July 29, 2012
Artificial reefs: Better for fish or fishermen?
By Jim Waymer, Florida Today
Nazis created one of the Space Coast’s earliest artificial reefs: the 425-foot Ocean Venus, a.k.a. Lead Wreck, which a German U-boat sank May 3,1942, in 80 feet of water off Cape Canaveral.
Today, the Ocean Venus bristles with fish, a scene replicated at countless piles of steel scraps, spent rockets, barges, wooden sailboats, concrete chunks and other junk intentially sunk off the Space Coast. More than 60 such artificial reefs grace the ocean floor off Brevard County.
Manmade reefs such as these generate billions of dollars for the state from tourism and fishing. Tourism officials hope sinking more can offset grouper and snapper closures that gutted charter fishing businesses at Port Canaveral and elsewhere in recent years.
Ecologists debate whether such reefs create a net increase in fish or just lure them from natural reefs, making fish easier to catch.
Ecological debates aside, dozens of new artificial reefs will sink in coming years off east Central Florida, bringing potentially millions in tourist dollars.
• Brevard County plans to drop one new artificial reef a year, starting as early as next year. They’re eyeing former Delta rocket launch towers and other discarded structures from Cape Canaveral Air Force Station and Kennedy Space Center. Construction debris, defunct vessels and other manmade reefs could be sunken as well.
• Indian River County wants to sink 10 new reefs in 10 years, creating an artificial reef corridor within about four miles of Sebastian Inlet. Florida Tech researchers recently conducted side-scan sonar off the inlet to see where best to put reefs along the barren sand bottom. They’ll start sinking mostly concrete railroad ties next summer.
• Tourists spend $1.7 billion a year on fishing and diving on artificial reefs off Palm Beach, Broward, Miami-Dade and Monroe counties, alone, economic studies show.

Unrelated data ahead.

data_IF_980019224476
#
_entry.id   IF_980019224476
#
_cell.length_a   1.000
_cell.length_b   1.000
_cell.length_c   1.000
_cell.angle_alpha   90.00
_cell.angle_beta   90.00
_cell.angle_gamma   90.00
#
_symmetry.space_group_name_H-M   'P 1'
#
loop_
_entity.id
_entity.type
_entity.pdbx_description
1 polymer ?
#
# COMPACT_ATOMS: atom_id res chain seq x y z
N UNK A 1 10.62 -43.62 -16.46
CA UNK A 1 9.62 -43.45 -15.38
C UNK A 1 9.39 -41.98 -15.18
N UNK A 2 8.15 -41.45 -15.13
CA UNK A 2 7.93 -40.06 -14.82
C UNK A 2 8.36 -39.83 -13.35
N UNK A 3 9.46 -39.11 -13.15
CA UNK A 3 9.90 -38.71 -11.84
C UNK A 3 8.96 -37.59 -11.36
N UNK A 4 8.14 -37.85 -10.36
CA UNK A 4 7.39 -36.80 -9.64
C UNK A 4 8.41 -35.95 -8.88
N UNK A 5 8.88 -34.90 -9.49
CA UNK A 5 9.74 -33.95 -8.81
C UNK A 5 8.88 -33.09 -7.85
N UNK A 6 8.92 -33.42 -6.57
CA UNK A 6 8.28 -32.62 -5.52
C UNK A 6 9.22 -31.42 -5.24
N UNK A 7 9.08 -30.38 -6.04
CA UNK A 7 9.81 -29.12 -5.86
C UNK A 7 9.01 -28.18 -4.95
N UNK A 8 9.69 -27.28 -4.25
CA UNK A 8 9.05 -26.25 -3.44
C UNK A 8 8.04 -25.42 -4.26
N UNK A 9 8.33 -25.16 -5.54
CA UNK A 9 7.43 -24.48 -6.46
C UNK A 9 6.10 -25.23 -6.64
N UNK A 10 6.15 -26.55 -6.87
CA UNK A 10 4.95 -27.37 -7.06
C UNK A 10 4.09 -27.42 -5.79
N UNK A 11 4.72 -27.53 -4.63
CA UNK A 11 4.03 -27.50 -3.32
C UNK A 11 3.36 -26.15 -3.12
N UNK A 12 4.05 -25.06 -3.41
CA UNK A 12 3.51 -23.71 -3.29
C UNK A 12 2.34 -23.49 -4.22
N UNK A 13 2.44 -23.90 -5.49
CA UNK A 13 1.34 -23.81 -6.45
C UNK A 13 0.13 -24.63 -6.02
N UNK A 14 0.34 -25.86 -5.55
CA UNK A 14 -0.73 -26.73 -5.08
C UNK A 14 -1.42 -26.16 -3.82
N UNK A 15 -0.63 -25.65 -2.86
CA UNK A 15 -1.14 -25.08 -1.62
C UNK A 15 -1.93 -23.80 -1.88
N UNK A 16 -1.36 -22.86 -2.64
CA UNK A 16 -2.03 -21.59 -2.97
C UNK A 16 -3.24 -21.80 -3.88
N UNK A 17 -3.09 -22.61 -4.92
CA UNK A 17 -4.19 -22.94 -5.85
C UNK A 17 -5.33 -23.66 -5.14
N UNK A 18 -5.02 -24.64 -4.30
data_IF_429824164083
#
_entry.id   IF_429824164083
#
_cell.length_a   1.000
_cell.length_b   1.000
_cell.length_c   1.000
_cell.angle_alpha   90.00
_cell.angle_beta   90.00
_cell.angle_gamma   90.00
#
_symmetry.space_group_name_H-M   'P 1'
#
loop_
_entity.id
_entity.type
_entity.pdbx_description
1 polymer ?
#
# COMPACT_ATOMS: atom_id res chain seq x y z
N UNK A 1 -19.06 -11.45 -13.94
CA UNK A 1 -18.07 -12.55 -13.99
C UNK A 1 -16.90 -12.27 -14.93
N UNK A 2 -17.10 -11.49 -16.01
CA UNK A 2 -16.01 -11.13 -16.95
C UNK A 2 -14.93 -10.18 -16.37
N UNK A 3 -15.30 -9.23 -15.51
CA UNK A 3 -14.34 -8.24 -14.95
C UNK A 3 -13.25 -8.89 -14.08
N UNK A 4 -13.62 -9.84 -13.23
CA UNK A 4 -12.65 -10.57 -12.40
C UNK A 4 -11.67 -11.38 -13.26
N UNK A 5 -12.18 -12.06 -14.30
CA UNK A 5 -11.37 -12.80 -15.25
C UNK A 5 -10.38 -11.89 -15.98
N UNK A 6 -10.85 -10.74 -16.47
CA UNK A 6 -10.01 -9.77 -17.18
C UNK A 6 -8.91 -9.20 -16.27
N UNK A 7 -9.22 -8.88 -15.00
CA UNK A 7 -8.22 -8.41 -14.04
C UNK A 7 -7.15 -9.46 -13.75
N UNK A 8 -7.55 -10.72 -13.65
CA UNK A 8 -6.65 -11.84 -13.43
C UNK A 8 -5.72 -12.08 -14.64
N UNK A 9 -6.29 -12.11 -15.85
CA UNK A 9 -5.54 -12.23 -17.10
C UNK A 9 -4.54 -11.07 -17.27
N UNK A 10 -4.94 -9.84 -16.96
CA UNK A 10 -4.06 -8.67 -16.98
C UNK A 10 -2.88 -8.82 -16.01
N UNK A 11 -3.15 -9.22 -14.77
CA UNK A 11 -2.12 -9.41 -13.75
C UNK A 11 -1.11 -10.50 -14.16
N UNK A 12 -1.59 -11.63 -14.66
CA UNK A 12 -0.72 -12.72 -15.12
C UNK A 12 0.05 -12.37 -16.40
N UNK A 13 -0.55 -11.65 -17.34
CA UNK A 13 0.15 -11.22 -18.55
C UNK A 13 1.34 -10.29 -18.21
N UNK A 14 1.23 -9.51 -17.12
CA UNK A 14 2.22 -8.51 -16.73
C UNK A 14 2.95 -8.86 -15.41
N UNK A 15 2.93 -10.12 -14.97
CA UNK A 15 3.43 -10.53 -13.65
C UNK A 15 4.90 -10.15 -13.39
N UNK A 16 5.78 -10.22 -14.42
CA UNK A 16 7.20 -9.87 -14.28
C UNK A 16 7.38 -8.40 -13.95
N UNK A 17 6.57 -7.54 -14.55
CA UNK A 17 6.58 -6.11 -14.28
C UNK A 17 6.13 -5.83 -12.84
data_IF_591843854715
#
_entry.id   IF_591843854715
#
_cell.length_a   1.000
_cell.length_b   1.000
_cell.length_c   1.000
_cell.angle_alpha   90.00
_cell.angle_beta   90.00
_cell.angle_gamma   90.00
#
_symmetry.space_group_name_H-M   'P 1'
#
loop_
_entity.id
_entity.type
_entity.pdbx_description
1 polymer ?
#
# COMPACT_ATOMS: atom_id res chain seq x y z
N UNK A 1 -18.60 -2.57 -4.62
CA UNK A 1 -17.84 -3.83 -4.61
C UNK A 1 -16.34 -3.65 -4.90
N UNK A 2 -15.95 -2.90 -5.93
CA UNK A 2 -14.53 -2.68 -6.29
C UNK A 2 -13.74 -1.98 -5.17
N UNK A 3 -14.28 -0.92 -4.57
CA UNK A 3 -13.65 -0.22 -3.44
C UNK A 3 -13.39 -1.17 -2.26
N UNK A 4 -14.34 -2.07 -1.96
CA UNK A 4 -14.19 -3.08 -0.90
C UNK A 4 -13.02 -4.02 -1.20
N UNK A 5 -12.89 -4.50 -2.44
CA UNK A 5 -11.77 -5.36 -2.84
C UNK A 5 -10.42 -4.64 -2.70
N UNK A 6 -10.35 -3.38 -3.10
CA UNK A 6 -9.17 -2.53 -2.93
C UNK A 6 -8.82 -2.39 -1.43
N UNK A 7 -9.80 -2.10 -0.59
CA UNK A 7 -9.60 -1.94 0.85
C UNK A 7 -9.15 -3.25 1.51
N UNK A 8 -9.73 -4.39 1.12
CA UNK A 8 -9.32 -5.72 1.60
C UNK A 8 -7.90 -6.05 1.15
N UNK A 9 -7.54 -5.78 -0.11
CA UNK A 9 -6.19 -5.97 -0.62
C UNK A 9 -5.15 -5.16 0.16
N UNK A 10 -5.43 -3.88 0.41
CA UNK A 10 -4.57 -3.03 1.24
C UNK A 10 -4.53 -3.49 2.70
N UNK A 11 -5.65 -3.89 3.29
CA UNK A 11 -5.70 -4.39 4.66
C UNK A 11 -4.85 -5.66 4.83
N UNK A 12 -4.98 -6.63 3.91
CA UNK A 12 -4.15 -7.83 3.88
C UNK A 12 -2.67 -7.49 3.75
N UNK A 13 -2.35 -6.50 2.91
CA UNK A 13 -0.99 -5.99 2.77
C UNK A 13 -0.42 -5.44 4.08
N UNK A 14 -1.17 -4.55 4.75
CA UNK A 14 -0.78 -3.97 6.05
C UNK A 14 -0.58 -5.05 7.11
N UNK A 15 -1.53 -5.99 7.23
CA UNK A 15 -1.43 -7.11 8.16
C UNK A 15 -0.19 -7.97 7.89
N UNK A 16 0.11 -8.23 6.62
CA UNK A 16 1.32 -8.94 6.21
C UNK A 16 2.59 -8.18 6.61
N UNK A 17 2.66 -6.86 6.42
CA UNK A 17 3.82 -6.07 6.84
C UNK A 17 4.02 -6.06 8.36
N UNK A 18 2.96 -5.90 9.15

Tourism officials see similar potential here.
“We have our established system, now it’s a matter of adding material,” said Scott Chandler, vice president of the Florida Sportfishing Association, which helps fund new reefs off Brevard.
“We try to provide more habitat for these fish to reproduce,” the Merritt Island fisherman said. “It gives our charter boat captains more places to be successful.”
New reefs here would go about 17 miles off of Port Canaveral, in waters 76 to 88 feet deep. The U.S. Army Corps of Engineers issued a permit earlier this year to allow the county to add more material to an existing 4-square-mile area known as the Lois Dubois Artificial Reef.
Any new materials must be free of asphalt, creosote, petroleum and other toxic residues.
More space junk?
Barges deployed sections of Titan II rockets off Brevard in 1999. Now Brevard hopes to dump more space junk, possibly concrete and steel remnants of two defunct Delta launch towers from Launch Complex 17 at Canaveral Air Force Station, marked for demolition in 2014.
“There’s some potential for some debris from that to be used for the reef,” said Mike Blaylock, chief of natural assets for the Air Force’s 45th Space Wing. “We’re generally supportive for this kind of stuff,” he added, “but somebody’s got to be available to take it.”
The snag on any such new space-junk reef is finding a place to store the stuff until it can be barged offshore. Brevard officials hope to forge a partnership with Port Canaveral or some other entity with property along the Barge Canal, from where materials for future reefs could be deployed.
The Florida Fish and Wildlife Conservation Commission provides grants of up to $60,000 for artificial reefs. Brevard plans to apply for one of those grants early next year and sink a new reef — concrete modules and clean cement construction debris — by this time next year.
Whether steel from old launch towers gets sunk for subsequent reefs depends on what price the military could get to recycle the metal, instead, and whether it’s contaminated with flame retardants or other toxins.
“It will have to be tested,” Blaylock said. “The old paints had PCBs in them.”
Rich in reefs
Florida has the most artificial reefs in the nation, with more than 2,700 documented in state and federal waters.
The FWC administers a state artificial reef program created by the Florida Legislature in 1982.
Among 709 publicly funded Florida artificial reefs sunken from 1994 to 2000, concrete debris dominates (43 percent) followed by concrete modules (24 percent). Military equipment, mostly armored combat tanks, makes up about 11 percent, including two U.S. Army M-60 battle tanks sunken in about 50 feet of water off of Dade County in 1994.
“These days materials are pretty restricted to limestone boulders, clean concrete materials, heavy gauge steel or combinations thereof,” said Jon Dodrill, an administrator with FWC who oversees the state’s artificial reef program.
Plastics and rubber have generally been disallowed in the past 15 years, he said.